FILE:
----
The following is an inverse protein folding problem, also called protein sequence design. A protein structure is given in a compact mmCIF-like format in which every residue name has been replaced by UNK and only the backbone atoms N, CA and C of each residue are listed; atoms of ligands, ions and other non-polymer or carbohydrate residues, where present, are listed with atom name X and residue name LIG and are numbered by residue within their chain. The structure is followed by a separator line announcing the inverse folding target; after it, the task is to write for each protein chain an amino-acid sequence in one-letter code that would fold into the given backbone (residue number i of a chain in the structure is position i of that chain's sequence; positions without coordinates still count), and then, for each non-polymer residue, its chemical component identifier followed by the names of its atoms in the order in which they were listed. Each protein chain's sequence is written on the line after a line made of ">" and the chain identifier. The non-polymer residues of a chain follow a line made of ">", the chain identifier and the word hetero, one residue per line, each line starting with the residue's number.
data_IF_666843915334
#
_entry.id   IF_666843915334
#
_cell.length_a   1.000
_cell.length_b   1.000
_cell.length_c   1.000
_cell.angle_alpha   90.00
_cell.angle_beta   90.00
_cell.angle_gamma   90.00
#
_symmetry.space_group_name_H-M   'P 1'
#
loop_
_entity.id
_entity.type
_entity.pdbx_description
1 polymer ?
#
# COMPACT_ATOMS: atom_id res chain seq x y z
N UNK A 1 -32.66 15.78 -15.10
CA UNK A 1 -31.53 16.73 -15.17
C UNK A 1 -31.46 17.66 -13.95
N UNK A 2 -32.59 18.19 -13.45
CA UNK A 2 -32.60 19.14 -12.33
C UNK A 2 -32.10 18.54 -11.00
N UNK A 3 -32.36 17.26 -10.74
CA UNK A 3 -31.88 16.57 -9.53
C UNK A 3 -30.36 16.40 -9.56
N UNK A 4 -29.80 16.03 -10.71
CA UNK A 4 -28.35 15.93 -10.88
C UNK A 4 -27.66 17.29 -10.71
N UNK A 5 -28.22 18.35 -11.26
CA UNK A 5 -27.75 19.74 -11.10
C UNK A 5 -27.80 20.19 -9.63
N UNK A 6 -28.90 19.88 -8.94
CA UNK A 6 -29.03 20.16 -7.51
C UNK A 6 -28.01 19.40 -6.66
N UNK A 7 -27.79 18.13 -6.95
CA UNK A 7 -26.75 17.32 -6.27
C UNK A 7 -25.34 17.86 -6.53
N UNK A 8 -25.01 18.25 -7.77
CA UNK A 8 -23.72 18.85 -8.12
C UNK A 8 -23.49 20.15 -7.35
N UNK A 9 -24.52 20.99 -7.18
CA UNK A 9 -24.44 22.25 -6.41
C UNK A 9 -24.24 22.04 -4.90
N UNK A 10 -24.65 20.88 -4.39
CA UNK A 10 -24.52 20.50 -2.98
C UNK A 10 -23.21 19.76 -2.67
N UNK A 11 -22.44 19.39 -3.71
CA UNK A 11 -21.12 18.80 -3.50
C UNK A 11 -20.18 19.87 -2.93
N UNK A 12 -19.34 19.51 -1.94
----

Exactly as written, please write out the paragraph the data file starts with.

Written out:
The following is an inverse protein folding problem, also called protein sequence design. A protein structure is given in a compact mmCIF-like format in which every residue name has been replaced by UNK and only the backbone atoms N, CA and C of each residue are listed; atoms of ligands, ions and other non-polymer or carbohydrate residues, where present, are listed with atom name X and residue name LIG and are numbered by residue within their chain. The structure is followed by a separator line announcing the inverse folding target; after it, the task is to write for each protein chain an amino-acid sequence in one-letter code that would fold into the given backbone (residue number i of a chain in the structure is position i of that chain's sequence; positions without coordinates still count), and then, for each non-polymer residue, its chemical component identifier followed by the names of its atoms in the order in which they were listed. Each protein chain's sequence is written on the line after a line made of ">" and the chain identifier. The non-polymer residues of a chain follow a line made of ">", the chain identifier and the word hetero, one residue per line, each line starting with the residue's number.